Until today the Court has accorded virtually absolute protection to the dissemination of information or ideas, but never before has it squarely held that the acquisition of newsworthy matter is entitled to any constitutional protection whatsoever.
$ « «
Because I believe that the First Amendment — of itself and as applied to the States through the Fourteenth Amendment — secures such a public right of access, I agree with those of my Brethren who hold that, without more, agreement of the trial judge and the parties cannot constitutionally close a trial to the public.
e # #
More importantly, public access to trials acts as an important check, akin in purpose to the other checks and balances that infuse our system of government. ‘The knowledge that every criminal trial is subject to contemporaneous review in the forum of public opinion is an effective restraint on possible abuse of judicial power,’ In re Oliver, supra, at 270, 92 L Ed 682, 68 S Ct 499 — an abuse that, in many cases, would have ramifications beyond the impact upon the parties before the court. Indeed, ‘ “[wjithout publicity, all other checks are insufficient: in comparison of publicity, all other checks are of small account.” ’ Ibid., at 271, 92 L Ed 682, 68 S Ct 499, quoting 1 Bentham, Rationale of Judicial Evidence 524; see 3 Blackstone, Commentaries, *372; Hale, History of the Common Law 344; 1 J Bryce, The American Commonwealth 514 (1931).”_U.S__,_, 65 L. Ed. 2d 973, 986-1002, 100 S. Ct. 2814, 2825-38.
Although this court has failed to reach a consensus on this issue, I would hold under the authority of the Richmond Newspapers, Inc. case that absent an overriding interest articulated in express findings, the trial of a criminal case must be open to the public. This trial was not open and no overriding interest is suggested nor articulated; thus, the case must be retried.
Even though we have not reached a consensus on this issue, it is clear that if this issue reoccurred upon a retrial, a majority of this court would hold that closure orders of the type entered in this case would be uncon*52stitutional under Richmond Newspapers. In fairness to the trial court, we note that the seminal Richmond Newspapers case had not been decided when the trial entered its closure order.
The defendant argues that the State failed to negate his self-defense claim beyond a reasonable doubt, or, alternatively, at most the State’s evidence showed that the defendant committed voluntary manslaughter. The question of whether one acted in self-defense is a question to be determined by the jury. (People v. Maurantonio (1956), 8 Ill. 2d 60, 132 N.E.2d 515.) On this issue, it has been said that the jury’s determination will not be disturbed on review unless the evidence is palpably contrary to the verdict or so unreasonable, improbable, or unsatisfactory as to justify a reasonable doubt as to the defendant’s guilt. People v. Jordan (1960), 18 Ill. 2d 489, 165 N.E.2d 296.
At least nine eyewitnesses, other than the defendant, testified that they saw Dupree draw or fire his gun first. However, one eyewitness testified that the defendant drew his gun first, and that Dupree then drew his gun; they stood facing each other for a few seconds and then according to this one witness the defendant fired the first shot.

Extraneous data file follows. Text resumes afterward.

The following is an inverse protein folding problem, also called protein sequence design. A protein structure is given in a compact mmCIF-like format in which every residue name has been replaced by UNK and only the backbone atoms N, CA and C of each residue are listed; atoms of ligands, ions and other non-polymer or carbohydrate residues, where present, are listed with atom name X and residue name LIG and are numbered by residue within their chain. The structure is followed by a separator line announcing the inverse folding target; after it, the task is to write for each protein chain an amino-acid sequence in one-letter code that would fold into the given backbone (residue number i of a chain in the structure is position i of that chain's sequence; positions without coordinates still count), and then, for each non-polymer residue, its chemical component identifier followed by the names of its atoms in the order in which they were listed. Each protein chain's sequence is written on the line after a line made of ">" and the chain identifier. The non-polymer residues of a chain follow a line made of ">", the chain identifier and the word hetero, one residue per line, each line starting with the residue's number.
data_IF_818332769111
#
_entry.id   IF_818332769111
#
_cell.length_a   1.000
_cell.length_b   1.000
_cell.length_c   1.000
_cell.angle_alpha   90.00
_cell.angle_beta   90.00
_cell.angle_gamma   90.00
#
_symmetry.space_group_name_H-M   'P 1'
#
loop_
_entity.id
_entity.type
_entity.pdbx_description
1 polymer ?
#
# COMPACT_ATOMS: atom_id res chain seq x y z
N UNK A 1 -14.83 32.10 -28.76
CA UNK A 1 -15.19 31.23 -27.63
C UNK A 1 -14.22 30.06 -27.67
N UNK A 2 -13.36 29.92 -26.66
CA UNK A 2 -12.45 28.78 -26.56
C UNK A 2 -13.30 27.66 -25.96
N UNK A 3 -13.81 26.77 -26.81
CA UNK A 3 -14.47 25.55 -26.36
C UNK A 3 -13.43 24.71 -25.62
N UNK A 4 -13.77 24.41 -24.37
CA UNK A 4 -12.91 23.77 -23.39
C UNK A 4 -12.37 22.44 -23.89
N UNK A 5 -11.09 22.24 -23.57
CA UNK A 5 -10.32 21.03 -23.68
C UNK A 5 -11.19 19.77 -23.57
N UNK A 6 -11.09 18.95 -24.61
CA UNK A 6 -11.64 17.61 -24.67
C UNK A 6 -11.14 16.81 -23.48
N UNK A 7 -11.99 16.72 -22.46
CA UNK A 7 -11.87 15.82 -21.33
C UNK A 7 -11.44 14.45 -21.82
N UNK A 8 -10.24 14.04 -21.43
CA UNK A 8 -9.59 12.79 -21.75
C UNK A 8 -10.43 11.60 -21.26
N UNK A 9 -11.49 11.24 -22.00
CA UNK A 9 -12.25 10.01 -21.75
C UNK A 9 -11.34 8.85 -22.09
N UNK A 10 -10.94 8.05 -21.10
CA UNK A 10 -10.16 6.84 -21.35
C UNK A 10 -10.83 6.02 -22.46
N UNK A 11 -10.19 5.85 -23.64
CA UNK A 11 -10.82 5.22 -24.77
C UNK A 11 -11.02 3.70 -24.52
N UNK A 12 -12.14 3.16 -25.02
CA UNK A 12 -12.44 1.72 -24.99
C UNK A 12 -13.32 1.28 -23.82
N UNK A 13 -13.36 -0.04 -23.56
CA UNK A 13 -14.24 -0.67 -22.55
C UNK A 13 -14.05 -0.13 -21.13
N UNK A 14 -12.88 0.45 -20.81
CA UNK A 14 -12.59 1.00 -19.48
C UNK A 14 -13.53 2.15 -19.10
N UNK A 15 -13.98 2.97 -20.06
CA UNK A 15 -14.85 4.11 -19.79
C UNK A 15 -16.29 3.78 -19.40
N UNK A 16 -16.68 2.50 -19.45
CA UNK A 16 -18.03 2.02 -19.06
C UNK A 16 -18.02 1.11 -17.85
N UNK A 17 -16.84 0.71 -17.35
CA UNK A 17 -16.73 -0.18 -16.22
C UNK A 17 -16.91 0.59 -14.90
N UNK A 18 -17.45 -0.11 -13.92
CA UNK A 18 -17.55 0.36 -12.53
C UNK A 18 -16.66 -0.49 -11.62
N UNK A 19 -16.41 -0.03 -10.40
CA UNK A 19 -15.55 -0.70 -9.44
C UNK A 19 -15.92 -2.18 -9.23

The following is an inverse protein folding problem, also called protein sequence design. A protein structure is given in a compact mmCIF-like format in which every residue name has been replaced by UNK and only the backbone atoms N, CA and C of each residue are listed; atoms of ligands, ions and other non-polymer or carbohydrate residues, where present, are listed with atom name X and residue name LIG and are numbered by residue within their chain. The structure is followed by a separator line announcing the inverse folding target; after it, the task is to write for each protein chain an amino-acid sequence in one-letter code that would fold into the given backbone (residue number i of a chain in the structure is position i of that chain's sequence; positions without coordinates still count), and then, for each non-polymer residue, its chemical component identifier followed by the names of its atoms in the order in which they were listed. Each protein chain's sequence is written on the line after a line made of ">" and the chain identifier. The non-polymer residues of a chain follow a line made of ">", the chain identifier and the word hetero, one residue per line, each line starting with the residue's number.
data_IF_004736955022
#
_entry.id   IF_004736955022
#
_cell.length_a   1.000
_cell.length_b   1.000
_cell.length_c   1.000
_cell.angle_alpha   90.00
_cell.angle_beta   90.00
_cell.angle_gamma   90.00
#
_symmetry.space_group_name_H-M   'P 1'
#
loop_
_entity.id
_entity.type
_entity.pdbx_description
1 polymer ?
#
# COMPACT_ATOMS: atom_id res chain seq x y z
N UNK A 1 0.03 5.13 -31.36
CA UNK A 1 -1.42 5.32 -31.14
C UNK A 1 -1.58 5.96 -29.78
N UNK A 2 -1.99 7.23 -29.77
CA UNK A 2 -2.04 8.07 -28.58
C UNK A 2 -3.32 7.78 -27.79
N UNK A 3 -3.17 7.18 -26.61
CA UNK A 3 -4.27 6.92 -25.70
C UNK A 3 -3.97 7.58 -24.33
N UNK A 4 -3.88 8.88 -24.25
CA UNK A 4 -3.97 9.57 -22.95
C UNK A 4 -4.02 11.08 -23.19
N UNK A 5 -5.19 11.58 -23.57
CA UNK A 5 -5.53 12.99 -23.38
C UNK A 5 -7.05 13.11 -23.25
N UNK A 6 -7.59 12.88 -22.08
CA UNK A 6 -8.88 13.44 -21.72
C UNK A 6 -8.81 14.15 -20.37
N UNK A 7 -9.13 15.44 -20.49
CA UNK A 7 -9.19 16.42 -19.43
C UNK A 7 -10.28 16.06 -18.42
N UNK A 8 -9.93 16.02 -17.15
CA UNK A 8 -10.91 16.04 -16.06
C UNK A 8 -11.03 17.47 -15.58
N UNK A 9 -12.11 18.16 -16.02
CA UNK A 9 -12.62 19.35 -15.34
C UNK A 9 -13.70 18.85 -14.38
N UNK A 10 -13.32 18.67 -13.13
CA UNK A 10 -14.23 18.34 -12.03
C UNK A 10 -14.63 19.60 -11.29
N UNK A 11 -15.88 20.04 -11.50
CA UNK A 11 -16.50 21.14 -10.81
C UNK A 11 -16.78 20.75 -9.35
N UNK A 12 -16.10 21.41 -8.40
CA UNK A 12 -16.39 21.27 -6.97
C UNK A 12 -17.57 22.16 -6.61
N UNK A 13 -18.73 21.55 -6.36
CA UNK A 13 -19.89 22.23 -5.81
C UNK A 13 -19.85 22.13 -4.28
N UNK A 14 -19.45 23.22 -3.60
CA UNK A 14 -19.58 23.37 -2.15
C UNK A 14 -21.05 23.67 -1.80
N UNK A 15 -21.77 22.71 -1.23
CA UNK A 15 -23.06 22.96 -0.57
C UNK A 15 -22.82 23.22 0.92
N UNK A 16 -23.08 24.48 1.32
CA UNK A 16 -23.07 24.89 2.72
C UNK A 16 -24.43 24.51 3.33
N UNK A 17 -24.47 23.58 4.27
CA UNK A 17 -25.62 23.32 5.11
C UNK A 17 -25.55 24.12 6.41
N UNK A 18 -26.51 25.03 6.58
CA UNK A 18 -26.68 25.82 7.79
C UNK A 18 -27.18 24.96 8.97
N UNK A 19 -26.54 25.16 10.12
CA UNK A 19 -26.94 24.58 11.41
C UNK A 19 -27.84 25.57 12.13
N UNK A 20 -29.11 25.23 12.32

We hold that the State did present sufficient evidence to support the jury’s tacit finding that the defendant was not acting in self-defense. This • record presents an issue of fact for the jury — not a question of law for this court or for the trial court.
The defendant contends that the trial court erred when it refused the defendant’s tendered instruction concerning the use of force by an initial aggressor. Illinois Pattern Jury Instructions, Criminal, No. 24.09 (1968) (hereinafter cited as IPI Criminal) was given at the State’s request and in relevant part reads:
“A person who initially provokes the use of force against himself, is justified in the use of force only if
 the force used against him is so great that he reasonably believes he is in imminent danger of death or great bodily harm, and he has exhausted every reasonable means to escape the danger other than the use of force which is likely to cause death or great bodily harm to the other person.”
However, the defendant tendered, and the trial court refused, a modified version of the same instruction (No. 24.09):
“If you find that the State has proven beyond a reasonable doubt that the defendant initially provoked the use of force against himself, he is justified in the use of force only if:
(1) the force used against him is so great that he reasonably believes he is in imminent danger of death or great bodily harm, and he reasonably believes he has exhausted every reasonable means to escape the danger # (Emphasis added.)
*53IPI Criminal No. 24.06, an instruction defining when the use of force is justified, was given at the defendant’s request.
In addition to the instructions on self-defense, the murder instruction given to the jury stated that a jury could not convict a defendant of murder unless the State could prove beyond a reasonable doubt that a defendant was not justified in using the force which he used. The jurors also were instructed about the presumption of innocence and the State’s burden of proof.